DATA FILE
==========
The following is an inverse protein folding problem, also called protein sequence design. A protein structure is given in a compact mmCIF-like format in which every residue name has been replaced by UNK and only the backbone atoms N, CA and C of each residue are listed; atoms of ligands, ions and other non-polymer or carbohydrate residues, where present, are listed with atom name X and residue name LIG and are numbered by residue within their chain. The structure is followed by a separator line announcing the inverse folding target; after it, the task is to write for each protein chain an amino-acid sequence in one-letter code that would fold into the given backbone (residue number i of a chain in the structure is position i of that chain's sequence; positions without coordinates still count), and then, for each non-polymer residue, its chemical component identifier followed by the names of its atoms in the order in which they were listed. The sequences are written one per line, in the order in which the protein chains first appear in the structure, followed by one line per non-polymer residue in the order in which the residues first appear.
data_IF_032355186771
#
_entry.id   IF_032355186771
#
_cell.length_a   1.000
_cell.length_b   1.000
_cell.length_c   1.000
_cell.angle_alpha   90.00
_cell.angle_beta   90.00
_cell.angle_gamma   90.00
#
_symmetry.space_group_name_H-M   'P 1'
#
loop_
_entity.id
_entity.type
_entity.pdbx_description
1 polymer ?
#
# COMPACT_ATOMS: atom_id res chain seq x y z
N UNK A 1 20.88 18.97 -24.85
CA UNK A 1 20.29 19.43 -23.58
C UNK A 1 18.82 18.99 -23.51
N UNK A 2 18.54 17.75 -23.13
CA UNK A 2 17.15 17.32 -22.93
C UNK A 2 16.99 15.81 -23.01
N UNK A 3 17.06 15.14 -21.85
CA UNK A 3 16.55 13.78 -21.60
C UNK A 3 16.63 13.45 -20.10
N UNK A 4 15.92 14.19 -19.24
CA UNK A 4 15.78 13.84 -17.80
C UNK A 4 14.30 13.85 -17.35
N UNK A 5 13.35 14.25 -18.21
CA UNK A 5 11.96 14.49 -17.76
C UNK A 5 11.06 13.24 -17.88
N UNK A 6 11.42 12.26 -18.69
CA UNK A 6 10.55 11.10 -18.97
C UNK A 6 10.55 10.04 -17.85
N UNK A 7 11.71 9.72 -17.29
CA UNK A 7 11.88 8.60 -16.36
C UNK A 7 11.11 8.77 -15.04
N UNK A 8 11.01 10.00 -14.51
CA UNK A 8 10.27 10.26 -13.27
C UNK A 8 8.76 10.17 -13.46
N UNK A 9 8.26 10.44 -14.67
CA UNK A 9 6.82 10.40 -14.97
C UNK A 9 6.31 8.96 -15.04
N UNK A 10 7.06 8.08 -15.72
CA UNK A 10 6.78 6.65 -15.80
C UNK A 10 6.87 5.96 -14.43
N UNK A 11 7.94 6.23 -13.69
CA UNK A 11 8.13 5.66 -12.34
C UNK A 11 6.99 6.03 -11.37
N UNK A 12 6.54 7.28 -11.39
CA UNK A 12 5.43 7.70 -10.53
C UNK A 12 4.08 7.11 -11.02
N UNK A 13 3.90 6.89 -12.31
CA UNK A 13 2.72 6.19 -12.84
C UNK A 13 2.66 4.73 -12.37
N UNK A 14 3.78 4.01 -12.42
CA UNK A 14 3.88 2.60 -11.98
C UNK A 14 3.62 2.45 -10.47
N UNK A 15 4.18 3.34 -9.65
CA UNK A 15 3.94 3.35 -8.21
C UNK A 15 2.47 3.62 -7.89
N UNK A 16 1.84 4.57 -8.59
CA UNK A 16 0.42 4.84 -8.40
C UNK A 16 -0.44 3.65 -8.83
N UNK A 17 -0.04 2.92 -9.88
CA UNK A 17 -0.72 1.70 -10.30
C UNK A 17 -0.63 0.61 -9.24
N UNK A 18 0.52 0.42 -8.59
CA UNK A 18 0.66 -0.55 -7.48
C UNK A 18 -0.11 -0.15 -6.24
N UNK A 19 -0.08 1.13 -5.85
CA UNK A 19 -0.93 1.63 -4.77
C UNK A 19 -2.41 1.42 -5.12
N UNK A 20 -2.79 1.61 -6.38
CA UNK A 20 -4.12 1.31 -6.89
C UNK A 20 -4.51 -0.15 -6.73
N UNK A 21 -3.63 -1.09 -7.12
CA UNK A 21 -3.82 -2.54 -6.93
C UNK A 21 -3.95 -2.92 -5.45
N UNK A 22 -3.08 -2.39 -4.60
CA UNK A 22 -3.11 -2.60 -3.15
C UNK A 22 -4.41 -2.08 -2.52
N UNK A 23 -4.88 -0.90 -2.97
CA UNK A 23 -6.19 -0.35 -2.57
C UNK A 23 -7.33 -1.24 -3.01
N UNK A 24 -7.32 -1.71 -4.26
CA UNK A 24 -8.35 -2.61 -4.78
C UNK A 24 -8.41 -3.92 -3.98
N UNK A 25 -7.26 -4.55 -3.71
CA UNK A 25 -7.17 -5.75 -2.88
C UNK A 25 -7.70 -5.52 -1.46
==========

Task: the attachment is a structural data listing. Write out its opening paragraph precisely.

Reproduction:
The following is an inverse protein folding problem, also called protein sequence design. A protein structure is given in a compact mmCIF-like format in which every residue name has been replaced by UNK and only the backbone atoms N, CA and C of each residue are listed; atoms of ligands, ions and other non-polymer or carbohydrate residues, where present, are listed with atom name X and residue name LIG and are numbered by residue within their chain. The structure is followed by a separator line announcing the inverse folding target; after it, the task is to write for each protein chain an amino-acid sequence in one-letter code that would fold into the given backbone (residue number i of a chain in the structure is position i of that chain's sequence; positions without coordinates still count), and then, for each non-polymer residue, its chemical component identifier followed by the names of its atoms in the order in which they were listed. The sequences are written one per line, in the order in which the protein chains first appear in the structure, followed by one line per non-polymer residue in the order in which the residues first appear.